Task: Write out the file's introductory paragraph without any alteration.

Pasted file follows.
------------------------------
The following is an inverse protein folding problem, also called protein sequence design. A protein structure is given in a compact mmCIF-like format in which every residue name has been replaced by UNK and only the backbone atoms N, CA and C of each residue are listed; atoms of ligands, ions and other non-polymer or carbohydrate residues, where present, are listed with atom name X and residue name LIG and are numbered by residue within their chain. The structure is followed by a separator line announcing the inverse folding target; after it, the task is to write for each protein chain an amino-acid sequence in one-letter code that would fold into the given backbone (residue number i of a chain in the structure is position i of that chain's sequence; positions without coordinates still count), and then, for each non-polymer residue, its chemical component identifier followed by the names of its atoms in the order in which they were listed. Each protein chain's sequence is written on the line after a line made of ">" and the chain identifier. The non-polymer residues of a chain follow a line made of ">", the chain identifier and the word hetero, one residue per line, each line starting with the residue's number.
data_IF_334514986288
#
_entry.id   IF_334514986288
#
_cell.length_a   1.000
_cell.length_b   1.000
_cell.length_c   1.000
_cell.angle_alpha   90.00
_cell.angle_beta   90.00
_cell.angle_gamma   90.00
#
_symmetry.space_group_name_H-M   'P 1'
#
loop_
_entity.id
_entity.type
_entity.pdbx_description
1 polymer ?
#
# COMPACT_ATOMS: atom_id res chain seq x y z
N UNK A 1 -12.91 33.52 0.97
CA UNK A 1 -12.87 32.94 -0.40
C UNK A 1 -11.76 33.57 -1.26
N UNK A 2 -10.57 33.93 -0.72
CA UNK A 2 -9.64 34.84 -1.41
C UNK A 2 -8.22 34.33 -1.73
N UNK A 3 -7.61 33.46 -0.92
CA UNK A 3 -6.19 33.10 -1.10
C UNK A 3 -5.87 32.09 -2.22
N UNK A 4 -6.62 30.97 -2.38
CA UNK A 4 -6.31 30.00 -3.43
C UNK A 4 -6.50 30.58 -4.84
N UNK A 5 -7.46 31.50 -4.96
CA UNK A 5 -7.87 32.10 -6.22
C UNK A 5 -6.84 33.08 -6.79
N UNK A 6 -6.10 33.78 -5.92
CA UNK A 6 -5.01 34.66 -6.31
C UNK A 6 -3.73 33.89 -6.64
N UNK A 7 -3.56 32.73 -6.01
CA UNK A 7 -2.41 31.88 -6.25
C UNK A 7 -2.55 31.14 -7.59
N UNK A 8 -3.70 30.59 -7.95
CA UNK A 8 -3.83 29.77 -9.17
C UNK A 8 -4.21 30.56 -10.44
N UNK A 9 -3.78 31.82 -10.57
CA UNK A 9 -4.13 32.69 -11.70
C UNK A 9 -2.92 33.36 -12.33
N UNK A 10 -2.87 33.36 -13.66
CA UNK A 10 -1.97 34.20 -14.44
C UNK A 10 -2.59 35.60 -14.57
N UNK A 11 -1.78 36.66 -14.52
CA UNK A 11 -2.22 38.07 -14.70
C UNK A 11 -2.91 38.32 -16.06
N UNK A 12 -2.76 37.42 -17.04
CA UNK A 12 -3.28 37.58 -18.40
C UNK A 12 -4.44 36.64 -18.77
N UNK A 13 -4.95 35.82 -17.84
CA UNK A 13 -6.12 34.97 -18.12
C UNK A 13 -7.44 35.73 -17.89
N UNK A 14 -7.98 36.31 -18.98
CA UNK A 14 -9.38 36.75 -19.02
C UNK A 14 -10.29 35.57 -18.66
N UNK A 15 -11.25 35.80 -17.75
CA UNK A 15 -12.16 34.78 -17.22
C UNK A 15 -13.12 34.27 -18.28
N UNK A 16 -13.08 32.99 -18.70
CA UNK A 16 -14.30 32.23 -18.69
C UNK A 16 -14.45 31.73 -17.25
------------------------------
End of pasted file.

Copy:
The following is an inverse protein folding problem, also called protein sequence design. A protein structure is given in a compact mmCIF-like format in which every residue name has been replaced by UNK and only the backbone atoms N, CA and C of each residue are listed; atoms of ligands, ions and other non-polymer or carbohydrate residues, where present, are listed with atom name X and residue name LIG and are numbered by residue within their chain. The structure is followed by a separator line announcing the inverse folding target; after it, the task is to write for each protein chain an amino-acid sequence in one-letter code that would fold into the given backbone (residue number i of a chain in the structure is position i of that chain's sequence; positions without coordinates still count), and then, for each non-polymer residue, its chemical component identifier followed by the names of its atoms in the order in which they were listed. Each protein chain's sequence is written on the line after a line made of ">" and the chain identifier. The non-polymer residues of a chain follow a line made of ">", the chain identifier and the word hetero, one residue per line, each line starting with the residue's number.